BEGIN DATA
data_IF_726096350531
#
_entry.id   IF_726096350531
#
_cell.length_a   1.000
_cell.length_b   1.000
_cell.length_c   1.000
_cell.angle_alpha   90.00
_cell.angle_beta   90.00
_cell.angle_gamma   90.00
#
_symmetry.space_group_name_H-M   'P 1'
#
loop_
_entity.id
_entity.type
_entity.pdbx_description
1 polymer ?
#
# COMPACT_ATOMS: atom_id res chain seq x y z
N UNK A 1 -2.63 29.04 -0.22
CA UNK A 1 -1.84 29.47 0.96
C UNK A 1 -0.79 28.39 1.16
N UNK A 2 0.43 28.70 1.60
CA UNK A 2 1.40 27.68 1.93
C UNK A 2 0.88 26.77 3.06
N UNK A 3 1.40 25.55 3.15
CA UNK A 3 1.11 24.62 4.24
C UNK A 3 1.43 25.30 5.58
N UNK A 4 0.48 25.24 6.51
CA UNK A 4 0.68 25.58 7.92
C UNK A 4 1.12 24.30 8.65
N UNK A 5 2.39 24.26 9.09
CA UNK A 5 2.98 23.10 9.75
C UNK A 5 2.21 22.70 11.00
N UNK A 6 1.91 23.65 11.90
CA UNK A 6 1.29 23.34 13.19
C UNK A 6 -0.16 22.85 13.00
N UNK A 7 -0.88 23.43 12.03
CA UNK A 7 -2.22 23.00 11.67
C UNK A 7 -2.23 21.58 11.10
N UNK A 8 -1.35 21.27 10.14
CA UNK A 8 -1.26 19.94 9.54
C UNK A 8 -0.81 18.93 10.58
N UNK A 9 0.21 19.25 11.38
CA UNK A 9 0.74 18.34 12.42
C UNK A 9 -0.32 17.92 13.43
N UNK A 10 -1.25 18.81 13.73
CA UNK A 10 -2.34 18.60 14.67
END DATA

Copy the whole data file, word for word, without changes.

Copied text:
data_IF_726096350531
#
_entry.id   IF_726096350531
#
_cell.length_a   1.000
_cell.length_b   1.000
_cell.length_c   1.000
_cell.angle_alpha   90.00
_cell.angle_beta   90.00
_cell.angle_gamma   90.00
#
_symmetry.space_group_name_H-M   'P 1'
#
loop_
_entity.id
_entity.type
_entity.pdbx_description
1 polymer ?
#
# COMPACT_ATOMS: atom_id res chain seq x y z
N UNK A 1 -2.63 29.04 -0.22
CA UNK A 1 -1.84 29.47 0.96
C UNK A 1 -0.79 28.39 1.16
N UNK A 2 0.43 28.70 1.60
CA UNK A 2 1.40 27.68 1.93
C UNK A 2 0.88 26.77 3.06
N UNK A 3 1.40 25.55 3.15
CA UNK A 3 1.11 24.62 4.24
C UNK A 3 1.43 25.30 5.58
N UNK A 4 0.48 25.24 6.51
CA UNK A 4 0.68 25.58 7.92
C UNK A 4 1.12 24.30 8.65
N UNK A 5 2.39 24.26 9.09
CA UNK A 5 2.98 23.10 9.75
C UNK A 5 2.21 22.70 11.00
N UNK A 6 1.91 23.65 11.90
CA UNK A 6 1.29 23.34 13.19
C UNK A 6 -0.16 22.85 13.00
N UNK A 7 -0.88 23.43 12.03
CA UNK A 7 -2.22 23.00 11.67
C UNK A 7 -2.23 21.58 11.10
N UNK A 8 -1.35 21.27 10.14
CA UNK A 8 -1.26 19.94 9.54
C UNK A 8 -0.81 18.93 10.58
N UNK A 9 0.21 19.25 11.38
CA UNK A 9 0.74 18.34 12.42
C UNK A 9 -0.32 17.92 13.43
N UNK A 10 -1.25 18.81 13.73
CA UNK A 10 -2.34 18.60 14.67